New analysis method of metabolites accurately predicts whether a child has autism


New analysis method of metabolites accurately predicts whether a child has autism

Scientists have developed a new, highly accurate method that analyzes metabolic biomarkers to assess whether a child is on the autism spectrum, according to a study published in PLOS Computational Biology.

Autism spectrum disorder affects about 1.5 percent of all children, but its exact cause remains unknown, and diagnosis requires a multidisciplinary team of doctors. Previous research has revealed certain differences in metabolic processes between children on the autism spectrum and neurotypical children. However, researchers have struggled to translate these differences into new diagnostic tools.

In the new study, Juergen Hahn and Daniel Howsmon of Rensselaer Polytechnic Institute, New York, and colleagues present a method to identify a child as being on the autism spectrum based on concentrations of specific substances found in a blood sample. These substances are produced by metabolic processes known as the folate-dependent one-carbon (FOCM) metabolism and transulfuration (TS) pathways, both of which are altered in children with autism.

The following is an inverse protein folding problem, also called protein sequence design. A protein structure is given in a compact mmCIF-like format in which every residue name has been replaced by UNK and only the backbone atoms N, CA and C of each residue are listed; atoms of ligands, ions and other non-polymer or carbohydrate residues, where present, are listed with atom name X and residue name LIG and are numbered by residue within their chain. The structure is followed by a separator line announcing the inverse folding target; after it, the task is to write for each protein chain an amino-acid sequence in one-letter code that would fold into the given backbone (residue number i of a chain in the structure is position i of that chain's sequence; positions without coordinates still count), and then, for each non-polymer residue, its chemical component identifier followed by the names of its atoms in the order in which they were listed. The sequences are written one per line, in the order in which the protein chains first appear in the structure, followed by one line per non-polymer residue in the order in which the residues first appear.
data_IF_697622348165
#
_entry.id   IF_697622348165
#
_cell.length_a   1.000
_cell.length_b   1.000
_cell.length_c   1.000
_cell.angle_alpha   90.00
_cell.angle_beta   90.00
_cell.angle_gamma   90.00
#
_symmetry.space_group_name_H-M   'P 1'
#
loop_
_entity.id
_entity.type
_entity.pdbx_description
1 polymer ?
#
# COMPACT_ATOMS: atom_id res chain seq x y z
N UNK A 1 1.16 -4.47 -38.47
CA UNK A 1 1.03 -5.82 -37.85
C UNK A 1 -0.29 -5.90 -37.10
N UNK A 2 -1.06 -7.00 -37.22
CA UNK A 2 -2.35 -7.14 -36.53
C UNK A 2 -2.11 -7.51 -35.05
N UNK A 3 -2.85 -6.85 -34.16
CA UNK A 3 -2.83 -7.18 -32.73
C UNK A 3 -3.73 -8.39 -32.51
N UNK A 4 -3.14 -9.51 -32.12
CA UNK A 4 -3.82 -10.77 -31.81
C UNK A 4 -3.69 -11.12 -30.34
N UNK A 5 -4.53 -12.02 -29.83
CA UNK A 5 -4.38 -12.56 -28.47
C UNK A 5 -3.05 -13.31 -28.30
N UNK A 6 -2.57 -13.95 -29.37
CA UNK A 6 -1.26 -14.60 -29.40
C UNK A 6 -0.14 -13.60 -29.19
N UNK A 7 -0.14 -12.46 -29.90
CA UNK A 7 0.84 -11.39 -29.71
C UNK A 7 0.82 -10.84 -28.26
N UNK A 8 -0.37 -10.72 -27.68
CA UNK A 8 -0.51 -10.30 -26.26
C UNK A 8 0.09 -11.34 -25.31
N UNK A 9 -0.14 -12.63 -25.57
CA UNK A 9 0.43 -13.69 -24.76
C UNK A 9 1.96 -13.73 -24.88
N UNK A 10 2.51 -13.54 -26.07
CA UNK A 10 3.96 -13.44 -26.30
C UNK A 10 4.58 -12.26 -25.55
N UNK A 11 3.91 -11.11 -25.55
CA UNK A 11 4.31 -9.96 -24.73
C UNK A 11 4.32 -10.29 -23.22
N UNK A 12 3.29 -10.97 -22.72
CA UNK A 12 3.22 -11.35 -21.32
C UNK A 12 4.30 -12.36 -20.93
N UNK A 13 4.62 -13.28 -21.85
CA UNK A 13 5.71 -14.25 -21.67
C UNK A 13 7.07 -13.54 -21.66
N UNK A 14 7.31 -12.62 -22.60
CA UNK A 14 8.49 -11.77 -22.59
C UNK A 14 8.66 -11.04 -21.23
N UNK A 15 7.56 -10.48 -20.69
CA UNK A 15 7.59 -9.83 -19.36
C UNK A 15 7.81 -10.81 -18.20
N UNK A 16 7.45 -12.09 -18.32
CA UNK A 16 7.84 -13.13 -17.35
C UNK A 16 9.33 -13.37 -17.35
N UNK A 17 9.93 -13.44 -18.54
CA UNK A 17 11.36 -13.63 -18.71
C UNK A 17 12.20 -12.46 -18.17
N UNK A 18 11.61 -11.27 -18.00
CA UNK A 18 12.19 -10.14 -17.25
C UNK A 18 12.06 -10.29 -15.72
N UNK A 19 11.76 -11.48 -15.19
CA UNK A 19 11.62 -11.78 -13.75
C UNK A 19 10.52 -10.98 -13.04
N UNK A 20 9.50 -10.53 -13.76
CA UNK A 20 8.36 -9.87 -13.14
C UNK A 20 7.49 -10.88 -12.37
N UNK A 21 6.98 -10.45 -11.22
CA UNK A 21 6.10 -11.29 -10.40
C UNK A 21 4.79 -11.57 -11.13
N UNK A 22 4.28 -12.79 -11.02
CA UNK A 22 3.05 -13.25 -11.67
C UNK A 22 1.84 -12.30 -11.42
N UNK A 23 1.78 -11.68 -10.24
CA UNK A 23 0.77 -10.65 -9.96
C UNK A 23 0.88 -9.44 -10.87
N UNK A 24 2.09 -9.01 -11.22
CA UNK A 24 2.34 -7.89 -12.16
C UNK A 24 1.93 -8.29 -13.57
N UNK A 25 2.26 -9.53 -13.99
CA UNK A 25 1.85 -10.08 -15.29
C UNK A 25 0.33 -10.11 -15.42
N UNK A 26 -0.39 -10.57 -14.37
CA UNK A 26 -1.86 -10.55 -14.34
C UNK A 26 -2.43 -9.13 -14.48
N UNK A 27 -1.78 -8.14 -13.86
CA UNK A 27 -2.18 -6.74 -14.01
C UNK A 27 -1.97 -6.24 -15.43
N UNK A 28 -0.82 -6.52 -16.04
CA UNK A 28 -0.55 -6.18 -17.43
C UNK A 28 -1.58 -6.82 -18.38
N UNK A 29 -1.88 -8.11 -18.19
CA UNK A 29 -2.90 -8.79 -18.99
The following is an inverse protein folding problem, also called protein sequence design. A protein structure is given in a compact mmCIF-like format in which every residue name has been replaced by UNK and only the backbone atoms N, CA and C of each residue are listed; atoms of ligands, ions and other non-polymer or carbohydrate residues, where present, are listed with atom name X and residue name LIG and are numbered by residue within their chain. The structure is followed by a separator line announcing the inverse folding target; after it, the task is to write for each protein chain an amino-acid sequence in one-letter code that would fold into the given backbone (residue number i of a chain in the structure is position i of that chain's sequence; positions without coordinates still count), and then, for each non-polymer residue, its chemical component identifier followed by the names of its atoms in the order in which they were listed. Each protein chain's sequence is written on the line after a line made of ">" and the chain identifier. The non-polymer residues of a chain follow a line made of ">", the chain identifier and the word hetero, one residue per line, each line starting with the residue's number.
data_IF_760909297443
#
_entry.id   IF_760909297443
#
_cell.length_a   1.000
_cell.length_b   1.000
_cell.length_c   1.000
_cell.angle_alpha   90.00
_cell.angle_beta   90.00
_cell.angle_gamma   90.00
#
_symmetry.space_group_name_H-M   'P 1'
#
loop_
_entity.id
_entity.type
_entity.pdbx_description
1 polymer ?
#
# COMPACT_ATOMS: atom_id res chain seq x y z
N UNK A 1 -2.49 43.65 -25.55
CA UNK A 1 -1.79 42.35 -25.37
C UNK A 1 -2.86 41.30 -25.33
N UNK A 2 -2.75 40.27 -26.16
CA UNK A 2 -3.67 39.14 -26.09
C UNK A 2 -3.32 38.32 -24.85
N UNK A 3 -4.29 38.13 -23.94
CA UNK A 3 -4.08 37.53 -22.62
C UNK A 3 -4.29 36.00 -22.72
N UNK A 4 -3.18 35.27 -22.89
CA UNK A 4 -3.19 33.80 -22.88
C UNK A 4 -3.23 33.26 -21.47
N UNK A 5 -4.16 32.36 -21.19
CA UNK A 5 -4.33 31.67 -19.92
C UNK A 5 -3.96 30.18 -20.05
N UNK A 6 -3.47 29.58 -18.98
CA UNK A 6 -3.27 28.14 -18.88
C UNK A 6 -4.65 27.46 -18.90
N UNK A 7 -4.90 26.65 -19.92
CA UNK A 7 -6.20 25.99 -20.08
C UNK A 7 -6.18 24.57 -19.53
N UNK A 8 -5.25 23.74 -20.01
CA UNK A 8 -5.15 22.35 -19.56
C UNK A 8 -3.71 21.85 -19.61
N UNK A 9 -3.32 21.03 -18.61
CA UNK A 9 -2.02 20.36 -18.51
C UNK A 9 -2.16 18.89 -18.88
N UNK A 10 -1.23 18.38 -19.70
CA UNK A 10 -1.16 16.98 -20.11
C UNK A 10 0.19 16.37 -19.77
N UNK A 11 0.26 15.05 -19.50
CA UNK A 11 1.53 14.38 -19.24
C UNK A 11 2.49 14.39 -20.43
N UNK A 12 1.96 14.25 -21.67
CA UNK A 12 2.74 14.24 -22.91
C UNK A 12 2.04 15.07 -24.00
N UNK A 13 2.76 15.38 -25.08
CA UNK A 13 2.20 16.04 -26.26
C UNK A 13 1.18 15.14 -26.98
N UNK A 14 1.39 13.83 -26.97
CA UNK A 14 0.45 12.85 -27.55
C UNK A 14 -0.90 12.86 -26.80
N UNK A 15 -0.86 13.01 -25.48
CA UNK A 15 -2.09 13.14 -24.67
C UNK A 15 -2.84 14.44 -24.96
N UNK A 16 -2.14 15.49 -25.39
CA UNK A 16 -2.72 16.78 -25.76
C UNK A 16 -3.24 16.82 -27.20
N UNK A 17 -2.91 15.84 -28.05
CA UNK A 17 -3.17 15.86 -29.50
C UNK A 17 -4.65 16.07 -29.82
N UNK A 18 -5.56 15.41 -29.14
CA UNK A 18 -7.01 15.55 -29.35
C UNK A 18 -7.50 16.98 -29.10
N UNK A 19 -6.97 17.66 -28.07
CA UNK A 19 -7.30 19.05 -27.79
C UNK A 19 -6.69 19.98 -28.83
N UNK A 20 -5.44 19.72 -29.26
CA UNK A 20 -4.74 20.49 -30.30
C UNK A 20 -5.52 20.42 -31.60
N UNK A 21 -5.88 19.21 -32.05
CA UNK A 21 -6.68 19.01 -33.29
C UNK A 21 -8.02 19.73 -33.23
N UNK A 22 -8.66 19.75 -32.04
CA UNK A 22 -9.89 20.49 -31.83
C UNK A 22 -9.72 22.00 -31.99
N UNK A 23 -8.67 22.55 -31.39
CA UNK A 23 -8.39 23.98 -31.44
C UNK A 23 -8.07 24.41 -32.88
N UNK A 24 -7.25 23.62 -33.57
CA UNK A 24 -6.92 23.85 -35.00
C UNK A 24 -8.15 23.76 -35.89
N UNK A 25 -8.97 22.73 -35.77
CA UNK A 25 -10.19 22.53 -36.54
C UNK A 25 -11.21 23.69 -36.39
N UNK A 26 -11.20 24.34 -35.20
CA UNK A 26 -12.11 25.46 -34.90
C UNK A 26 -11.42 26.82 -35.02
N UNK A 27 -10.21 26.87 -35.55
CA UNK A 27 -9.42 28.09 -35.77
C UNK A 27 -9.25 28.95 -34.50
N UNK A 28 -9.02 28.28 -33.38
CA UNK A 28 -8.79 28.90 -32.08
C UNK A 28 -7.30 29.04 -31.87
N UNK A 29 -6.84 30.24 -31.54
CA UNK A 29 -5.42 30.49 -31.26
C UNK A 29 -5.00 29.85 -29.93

The scientists used blood sample data, collected at Arkansas Children's Hospital, from 83 children with autism and 76 neurotypical children, all between 3 and 10 years old. With the help of advanced modeling and statistical analysis tools, the metabolic data allowed the researchers to correctly classify 97.6 percent of the children with autism and 96.1 percent of the neurotypical children.

"The method presented in this work is the only one of its kind that can classify an individual as being on the autism spectrum or as being neurotypical," says study author Juergen Hahn. "We are not aware of any other method, using any type of biomarker that can do this, much less with the degree of accuracy that we see in our work."

Hahn says that further research is needed to confirm the findings. The team is also hoping to study whether treatments could be used to alter the concentrations of FOCM and TS products and, if so, whether this could impact symptoms of autism spectrum disorder.



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